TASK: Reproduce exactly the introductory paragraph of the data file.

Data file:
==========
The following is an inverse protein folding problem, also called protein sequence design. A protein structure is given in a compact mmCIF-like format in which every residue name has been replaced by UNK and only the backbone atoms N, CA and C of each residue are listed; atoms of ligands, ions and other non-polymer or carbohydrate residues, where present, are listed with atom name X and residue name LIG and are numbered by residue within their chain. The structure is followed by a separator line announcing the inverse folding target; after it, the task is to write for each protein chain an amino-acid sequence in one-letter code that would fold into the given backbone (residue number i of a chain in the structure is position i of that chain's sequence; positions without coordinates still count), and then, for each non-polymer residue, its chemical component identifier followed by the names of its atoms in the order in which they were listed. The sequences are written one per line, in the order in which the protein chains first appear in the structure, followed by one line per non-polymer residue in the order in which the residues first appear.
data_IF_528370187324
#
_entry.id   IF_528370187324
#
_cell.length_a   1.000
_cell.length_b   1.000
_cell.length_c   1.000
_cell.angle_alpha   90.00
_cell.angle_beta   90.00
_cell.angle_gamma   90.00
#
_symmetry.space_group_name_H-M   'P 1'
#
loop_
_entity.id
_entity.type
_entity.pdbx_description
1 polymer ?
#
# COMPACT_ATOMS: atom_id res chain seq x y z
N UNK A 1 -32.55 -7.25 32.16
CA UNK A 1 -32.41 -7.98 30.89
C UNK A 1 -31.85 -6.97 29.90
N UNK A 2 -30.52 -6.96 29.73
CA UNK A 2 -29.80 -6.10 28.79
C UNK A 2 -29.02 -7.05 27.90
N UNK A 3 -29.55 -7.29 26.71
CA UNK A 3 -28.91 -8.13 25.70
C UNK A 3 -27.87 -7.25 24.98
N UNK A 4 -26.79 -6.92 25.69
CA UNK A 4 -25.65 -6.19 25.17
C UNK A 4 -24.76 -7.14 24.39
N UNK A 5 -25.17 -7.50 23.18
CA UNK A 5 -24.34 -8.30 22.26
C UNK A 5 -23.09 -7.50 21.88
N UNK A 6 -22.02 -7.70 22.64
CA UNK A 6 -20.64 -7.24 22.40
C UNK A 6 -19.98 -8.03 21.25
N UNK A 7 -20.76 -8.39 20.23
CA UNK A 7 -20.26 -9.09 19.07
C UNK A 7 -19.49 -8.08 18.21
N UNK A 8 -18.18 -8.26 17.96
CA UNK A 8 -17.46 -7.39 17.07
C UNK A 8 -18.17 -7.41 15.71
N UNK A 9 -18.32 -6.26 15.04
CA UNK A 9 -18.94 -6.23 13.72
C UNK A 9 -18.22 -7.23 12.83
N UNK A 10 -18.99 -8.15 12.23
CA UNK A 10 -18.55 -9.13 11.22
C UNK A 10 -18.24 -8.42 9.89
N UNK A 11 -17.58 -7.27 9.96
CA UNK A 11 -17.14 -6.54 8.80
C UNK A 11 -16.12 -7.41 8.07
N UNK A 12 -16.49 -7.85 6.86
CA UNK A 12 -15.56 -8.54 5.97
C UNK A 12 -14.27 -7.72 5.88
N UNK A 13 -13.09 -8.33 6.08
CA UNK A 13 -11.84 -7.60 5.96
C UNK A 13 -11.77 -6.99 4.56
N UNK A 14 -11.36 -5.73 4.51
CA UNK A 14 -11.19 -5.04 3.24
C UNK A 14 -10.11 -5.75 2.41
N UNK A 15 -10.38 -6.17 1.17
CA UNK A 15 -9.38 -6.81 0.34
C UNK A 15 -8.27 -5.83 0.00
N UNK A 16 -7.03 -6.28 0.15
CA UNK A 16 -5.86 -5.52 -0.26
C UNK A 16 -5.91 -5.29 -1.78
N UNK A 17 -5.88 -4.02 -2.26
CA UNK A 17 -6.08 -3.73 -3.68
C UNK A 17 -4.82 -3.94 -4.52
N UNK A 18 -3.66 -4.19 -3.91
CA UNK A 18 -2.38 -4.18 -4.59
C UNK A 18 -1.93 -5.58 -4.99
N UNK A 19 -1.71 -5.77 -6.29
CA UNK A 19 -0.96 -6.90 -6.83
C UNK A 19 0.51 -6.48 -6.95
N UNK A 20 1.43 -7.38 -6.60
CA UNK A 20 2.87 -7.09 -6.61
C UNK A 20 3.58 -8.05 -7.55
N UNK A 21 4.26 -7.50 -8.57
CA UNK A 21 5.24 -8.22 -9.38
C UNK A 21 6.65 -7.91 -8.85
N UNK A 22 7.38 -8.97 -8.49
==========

The following is an inverse protein folding problem, also called protein sequence design. A protein structure is given in a compact mmCIF-like format in which every residue name has been replaced by UNK and only the backbone atoms N, CA and C of each residue are listed; atoms of ligands, ions and other non-polymer or carbohydrate residues, where present, are listed with atom name X and residue name LIG and are numbered by residue within their chain. The structure is followed by a separator line announcing the inverse folding target; after it, the task is to write for each protein chain an amino-acid sequence in one-letter code that would fold into the given backbone (residue number i of a chain in the structure is position i of that chain's sequence; positions without coordinates still count), and then, for each non-polymer residue, its chemical component identifier followed by the names of its atoms in the order in which they were listed. The sequences are written one per line, in the order in which the protein chains first appear in the structure, followed by one line per non-polymer residue in the order in which the residues first appear.